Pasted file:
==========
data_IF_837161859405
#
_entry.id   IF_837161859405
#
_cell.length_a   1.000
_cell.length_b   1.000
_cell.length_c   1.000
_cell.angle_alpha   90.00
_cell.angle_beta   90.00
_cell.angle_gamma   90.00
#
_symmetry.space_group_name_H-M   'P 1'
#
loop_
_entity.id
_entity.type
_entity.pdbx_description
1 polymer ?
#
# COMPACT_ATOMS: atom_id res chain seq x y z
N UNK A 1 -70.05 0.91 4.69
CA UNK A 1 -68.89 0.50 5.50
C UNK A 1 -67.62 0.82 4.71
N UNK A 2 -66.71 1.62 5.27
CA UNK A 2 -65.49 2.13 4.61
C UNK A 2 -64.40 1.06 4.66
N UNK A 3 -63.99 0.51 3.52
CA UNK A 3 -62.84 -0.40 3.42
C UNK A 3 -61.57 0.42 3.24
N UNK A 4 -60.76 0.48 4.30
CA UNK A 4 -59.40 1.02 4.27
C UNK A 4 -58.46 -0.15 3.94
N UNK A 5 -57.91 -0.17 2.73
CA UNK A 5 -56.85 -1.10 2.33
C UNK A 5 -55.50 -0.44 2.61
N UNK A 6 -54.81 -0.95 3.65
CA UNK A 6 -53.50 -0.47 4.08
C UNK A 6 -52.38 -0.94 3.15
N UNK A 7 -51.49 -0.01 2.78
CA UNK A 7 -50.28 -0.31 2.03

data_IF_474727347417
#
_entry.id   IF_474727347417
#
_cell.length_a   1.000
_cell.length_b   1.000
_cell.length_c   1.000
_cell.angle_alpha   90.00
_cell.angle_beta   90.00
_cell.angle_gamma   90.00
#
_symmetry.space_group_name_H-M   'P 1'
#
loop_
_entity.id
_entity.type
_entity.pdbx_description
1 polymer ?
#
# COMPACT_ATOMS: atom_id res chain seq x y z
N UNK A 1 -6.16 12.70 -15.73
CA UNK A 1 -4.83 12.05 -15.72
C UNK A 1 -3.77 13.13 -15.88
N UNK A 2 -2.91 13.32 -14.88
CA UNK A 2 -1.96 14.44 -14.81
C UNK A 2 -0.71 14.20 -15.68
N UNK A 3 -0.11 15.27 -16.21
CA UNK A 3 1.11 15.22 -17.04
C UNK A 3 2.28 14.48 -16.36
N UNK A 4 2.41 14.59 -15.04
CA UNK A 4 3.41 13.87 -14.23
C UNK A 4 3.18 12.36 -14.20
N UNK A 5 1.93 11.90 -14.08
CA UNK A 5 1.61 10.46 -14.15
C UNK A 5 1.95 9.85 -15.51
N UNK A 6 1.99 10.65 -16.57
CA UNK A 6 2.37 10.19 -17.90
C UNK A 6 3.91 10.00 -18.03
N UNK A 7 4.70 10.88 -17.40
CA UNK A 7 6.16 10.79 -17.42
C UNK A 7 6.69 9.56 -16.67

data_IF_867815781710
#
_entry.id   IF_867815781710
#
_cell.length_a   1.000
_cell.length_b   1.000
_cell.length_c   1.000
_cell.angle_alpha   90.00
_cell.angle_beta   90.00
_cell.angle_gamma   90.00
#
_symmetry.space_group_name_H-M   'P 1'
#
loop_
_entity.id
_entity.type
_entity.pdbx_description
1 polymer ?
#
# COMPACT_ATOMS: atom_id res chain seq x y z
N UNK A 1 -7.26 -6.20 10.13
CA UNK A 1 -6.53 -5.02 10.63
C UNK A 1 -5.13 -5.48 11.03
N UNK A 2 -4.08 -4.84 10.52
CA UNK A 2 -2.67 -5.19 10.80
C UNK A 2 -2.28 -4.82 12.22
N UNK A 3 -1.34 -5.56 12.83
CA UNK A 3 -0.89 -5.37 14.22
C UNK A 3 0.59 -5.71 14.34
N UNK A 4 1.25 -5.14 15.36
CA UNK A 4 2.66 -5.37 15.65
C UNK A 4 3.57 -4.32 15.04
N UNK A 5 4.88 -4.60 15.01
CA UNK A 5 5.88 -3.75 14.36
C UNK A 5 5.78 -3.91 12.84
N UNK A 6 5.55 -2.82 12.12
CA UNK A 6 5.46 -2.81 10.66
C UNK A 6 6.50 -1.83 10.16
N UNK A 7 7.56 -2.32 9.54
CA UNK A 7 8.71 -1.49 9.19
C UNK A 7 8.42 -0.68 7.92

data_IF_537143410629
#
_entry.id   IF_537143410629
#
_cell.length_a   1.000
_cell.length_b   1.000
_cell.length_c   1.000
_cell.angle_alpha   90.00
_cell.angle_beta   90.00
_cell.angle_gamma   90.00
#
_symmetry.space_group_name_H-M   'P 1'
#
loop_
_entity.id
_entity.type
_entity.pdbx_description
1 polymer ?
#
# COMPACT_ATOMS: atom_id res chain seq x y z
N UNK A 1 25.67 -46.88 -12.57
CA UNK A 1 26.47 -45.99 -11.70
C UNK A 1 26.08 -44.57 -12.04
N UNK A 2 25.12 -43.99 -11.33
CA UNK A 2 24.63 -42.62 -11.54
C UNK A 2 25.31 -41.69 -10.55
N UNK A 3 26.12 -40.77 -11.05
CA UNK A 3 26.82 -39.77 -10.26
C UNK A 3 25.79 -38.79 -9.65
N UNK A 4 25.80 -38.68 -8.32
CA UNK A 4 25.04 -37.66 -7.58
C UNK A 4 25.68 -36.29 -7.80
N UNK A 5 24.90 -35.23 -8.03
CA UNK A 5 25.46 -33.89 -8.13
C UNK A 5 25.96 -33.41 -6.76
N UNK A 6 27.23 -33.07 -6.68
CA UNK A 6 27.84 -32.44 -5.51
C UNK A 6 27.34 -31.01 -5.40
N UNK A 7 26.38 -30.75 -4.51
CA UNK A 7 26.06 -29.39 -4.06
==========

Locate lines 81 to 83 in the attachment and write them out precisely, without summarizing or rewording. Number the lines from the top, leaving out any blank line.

C UNK A 7 6.69 9.56 -16.67

data_IF_867815781710
#